• Themes: fathers and daughters, Jamaica, secrets, hurricanes, belonging

Indivisible by Daniel Aleman

Debut author! Mateo Garcia and his younger sister, Sophie, have been taught to fear one word for as long as they can remember: deportation.

Over the past few years, however, the fear that their undocumented immigrant parents could be sent back to Mexico has started to fade. Ma and Pa have been in the United States for so long, they have American-born children, and they’re hard workers and good neighbors. When Mateo returns from school one day to find that his parents have been taken by ICE, he realizes that his family’s worst nightmare has become a reality.

With his parents’ fate and his own future hanging in the balance, Mateo must figure out who he is and what he is capable of, even as he’s forced to question what it means to be an American.

Booklist starred. This reminds me of Efrén Divided by Ernesto Cisneros, which is for middle graders.

  • Genre(s): realistic fiction
  • Recommended for: Grades 7-12
  • Themes: undocumented immigrants, Mexican Americans, family separation, US Immigration and Customs Enforcement (ICE), siblings, older sibling as caretaker, teens with jobs

Counting Down with You by Tashie Bhuiyan

Karina Ahmed has a plan. Keep her head down, get through high school without a fuss, and follow her parents’ rules–even if it means sacrificing her dreams. When her parents go abroad to Bangladesh for four weeks, Karina expects some peace and quiet. Instead, one simple lie unravels everything.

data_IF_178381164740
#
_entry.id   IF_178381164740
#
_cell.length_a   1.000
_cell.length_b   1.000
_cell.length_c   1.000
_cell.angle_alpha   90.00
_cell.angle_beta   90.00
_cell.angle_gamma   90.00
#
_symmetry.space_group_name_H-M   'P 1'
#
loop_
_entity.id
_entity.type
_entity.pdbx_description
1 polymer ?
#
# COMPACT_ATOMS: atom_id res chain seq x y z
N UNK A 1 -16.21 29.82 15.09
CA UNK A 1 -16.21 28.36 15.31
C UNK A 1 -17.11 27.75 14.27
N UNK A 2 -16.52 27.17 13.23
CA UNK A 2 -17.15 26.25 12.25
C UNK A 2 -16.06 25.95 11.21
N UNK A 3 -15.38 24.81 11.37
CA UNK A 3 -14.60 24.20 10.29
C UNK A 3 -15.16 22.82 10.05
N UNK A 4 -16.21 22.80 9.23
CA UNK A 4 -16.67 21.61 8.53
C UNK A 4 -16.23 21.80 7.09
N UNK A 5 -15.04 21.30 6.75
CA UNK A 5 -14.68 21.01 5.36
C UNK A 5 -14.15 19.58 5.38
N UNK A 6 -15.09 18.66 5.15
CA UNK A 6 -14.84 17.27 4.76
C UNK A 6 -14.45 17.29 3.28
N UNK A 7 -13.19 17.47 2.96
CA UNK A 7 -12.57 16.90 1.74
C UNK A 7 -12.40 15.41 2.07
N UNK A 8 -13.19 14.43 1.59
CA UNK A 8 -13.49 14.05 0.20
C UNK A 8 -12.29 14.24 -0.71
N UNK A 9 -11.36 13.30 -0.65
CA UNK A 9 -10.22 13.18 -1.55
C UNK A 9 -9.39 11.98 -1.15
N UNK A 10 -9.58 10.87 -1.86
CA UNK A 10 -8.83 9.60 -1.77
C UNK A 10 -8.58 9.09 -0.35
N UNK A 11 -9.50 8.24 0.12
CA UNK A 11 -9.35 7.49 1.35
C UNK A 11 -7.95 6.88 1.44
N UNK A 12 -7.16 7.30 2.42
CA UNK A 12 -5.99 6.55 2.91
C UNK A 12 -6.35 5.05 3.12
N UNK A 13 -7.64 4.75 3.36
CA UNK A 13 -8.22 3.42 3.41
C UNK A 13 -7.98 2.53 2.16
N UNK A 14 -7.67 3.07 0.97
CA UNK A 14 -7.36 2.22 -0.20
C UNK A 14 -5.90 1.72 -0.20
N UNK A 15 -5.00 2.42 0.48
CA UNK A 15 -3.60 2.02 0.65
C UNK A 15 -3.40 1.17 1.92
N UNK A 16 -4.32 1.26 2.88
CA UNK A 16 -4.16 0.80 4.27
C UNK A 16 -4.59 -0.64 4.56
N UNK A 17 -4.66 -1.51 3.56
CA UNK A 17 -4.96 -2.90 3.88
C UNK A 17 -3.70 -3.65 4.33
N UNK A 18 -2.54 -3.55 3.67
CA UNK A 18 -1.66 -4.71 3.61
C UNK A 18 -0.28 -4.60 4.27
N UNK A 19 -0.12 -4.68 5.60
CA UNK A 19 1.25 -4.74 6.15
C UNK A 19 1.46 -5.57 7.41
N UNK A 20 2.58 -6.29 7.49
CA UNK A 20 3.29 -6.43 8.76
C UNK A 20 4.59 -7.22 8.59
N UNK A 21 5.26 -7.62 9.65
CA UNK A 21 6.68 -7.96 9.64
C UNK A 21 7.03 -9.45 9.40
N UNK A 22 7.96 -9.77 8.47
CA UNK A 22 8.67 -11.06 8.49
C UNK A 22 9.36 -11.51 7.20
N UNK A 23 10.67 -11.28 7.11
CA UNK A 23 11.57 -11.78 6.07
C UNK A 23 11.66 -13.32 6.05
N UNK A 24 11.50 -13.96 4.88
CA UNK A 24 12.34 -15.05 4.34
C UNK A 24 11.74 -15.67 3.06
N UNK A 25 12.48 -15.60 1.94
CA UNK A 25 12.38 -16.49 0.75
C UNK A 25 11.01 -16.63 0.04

Karina is my girlfriend.

Tutoring the school’s resident bad boy was already crossing a line. Pretending to date him? Out of the question. But Ace Clyde does everything right–he brings her coffee in the mornings, impresses her friends without trying, and even promises to buy her a dozen books (a week) if she goes along with his fake-dating facade. Though Karina agrees, she can’t help but start counting down the days until her parents come back.

T-minus twenty-eight days until everything returns to normal—but what if Karina no longer wants it to?

SLJ starred. I will be reading this because it reminds me of Elkeles’ Perfect Chemistry books. Which I LOVED.

  • Genre(s): romance
  • Recommended for: Grades 8-12
  • Themes: fake dating, Asian Americans, Bangaladeshi Americans, arranged marriage, Muslim Americans, anxiety, parental expectations

Realm Breaker by Victoria Aveyard

Realm Breaker, book 1. A strange darkness grows in Allward. Even Corayne an-Amarat can feel it, tucked away in her small town at the edge of the sea.

She soon discovers the truth: She is the last of an ancient lineage–and the last hope to save the world from destruction. But she won’t be alone. Even as darkness falls, she is joined by a band of unlikely companions:

–A squire, forced to choose between home and honor.
–An immortal, avenging a broken promise.
–An assassin, exiled and bloodthirsty.
–An ancient sorceress, whose riddles hide an eerie foresight.
–A forger with a secret past.
–A bounty hunter with a score to settle.

Together they stand against a vicious opponent, invincible and determined to burn all kingdoms to ash, and an army unlike anything the realm has ever witnessed.

  • Genre(s): fantasy
  • Recommended for: Grades 7-12
  • Themes: magic, ensemble casts, misfits, immortals, multiple viewpoints

10 Truths and a Dare by Ashley Elston